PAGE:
Today we officially released
scvi-tools version 0.9.0 (changelog). This release marks the culmination of five months of work on the backend of the codebase, which came after three months of work on the frontend.
In this short note, we officially introduce
scvi-tools as a readily usable codebase that contains many implementations of probabilistic single-cell omics methods, and also features a high-level interface to accelerate the model development process. We start with some historical notes about our previous codebase, which was mostly used for internal developments in the last three years. We then describe the obstacles we found to its external adoption, and the foundational idea behind the new
scvi-tools work: a high-level deep probabilistic programming library specialized for single-cell omics data.
Taking a step back: the original
Many members of the Yosef Lab, and in particular Jeff Regier, Edouard Melhman, Romain, and Adam helped conceive, develop, and maintain the
scvi codebase. The initial philosophy was to make the code available for users to run scVI, but also to have a proper codebase for developing novel algorithms for single-cell omics analysis. Over the last three years, we have hosted seven visiting graduate students who wrote their Master's theses in the Yosef Lab by building new functionalities, as well as new algorithms (including scANVI, AutoZI and gimVI) directly into the
scvi codebase. Even our most recent work, such as totalVI for CITE-seq modeling, and our decision-making procedure for differential expression was also developed this way.
However, our ambition at the time was to solely use this infrastructure for internal developments. Consequently, some mistakes were made, in which we did not make use of the existing single-cell analysis infrastructure. First, we had built manual data formatting boilerplate code to read many different single-cell omics input formats. We also had incorporated customized plotting code while working on the dataset integration problem. Ideally, all these functions would come from another package, such as
Scanpy. As a second striking example, each algorithm was not straightforward to use as it often required the end user to create multiple objects, such as dataloaders, trainers, and models. This was confusing for the user and also hard to maintain on our end. Indeed, over a year ago we encountered a bug at benchmarking time, in which scVI by default was trained on one single-cell (instead of the whole training set)!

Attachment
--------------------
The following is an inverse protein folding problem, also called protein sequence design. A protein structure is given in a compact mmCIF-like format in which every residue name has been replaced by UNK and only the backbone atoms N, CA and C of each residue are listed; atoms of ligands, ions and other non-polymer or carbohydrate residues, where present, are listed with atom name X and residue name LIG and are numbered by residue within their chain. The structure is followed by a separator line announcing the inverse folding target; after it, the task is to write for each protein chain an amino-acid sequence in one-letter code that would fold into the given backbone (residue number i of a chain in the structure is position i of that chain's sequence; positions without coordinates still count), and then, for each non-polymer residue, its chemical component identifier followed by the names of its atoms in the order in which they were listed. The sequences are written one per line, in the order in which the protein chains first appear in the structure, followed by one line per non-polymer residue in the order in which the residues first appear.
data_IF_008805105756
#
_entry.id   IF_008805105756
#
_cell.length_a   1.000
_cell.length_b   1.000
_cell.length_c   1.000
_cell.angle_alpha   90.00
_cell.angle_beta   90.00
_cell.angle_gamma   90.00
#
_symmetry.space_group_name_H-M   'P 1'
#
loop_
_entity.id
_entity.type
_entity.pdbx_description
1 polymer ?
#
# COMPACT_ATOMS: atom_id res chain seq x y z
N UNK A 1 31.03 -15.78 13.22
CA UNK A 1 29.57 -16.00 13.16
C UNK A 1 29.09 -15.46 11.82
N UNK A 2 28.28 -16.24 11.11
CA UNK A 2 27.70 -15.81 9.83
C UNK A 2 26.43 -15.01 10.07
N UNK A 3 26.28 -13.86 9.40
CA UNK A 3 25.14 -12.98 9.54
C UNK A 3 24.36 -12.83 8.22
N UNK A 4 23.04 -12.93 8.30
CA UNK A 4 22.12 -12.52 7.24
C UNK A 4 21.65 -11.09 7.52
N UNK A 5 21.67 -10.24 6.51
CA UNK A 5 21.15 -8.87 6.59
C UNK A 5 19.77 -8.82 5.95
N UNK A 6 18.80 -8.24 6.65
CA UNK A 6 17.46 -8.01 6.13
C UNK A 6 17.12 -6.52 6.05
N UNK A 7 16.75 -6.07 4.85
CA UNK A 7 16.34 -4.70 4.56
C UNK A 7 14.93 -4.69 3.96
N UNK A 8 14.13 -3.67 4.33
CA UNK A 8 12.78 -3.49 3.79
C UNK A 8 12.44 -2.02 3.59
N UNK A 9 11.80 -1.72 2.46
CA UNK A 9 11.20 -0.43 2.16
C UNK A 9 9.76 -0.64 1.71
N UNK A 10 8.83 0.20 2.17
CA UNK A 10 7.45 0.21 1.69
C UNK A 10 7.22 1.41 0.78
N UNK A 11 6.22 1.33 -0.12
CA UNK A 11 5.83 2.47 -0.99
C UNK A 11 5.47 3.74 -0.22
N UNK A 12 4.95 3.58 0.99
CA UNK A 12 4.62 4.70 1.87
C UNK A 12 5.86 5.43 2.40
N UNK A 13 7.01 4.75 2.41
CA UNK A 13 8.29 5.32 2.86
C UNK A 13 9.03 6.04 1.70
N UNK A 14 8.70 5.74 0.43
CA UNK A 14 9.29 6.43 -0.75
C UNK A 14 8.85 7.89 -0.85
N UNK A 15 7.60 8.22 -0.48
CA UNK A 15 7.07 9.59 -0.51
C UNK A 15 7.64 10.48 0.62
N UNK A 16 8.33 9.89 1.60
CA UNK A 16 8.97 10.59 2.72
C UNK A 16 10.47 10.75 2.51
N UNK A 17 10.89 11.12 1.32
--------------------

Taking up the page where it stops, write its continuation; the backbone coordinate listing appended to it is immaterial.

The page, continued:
Identifying key improvements, creation of
Even though we were actively branding the
scvi codebase as a framework for creating new probabilistic models, we did not encounter clear success in this area. A notable exception is the
LDVAE model, which was the first model in
scvi developed by an external user of the codebase (thanks Valentine!). Later, we became aware of some suboptimal API choices we had made, and decided to work on improving the user experience in order to make the codebase more attractive. At this point in time, Galen joined the Yosef lab and we rethought the foundations of
- Host reimplementations of existing methods that are currently difficult to use.
- For all methods, provide a consistent and simplified user experience, and provide tutorials that walkthrough a meaningful application.
- Focus on
AnnDatafor the input data format (potentially reducing almost half of the code in the codebase), and use
Scanpyfor all other processing.
- Build explicit tutorials for interaction with the R ecosystem (
- Rewrite all the training code, relying instead on PyTorch Lightning.
- Add an interface to Pyro, in order to further automate inference.
- Build tutorials for model developers.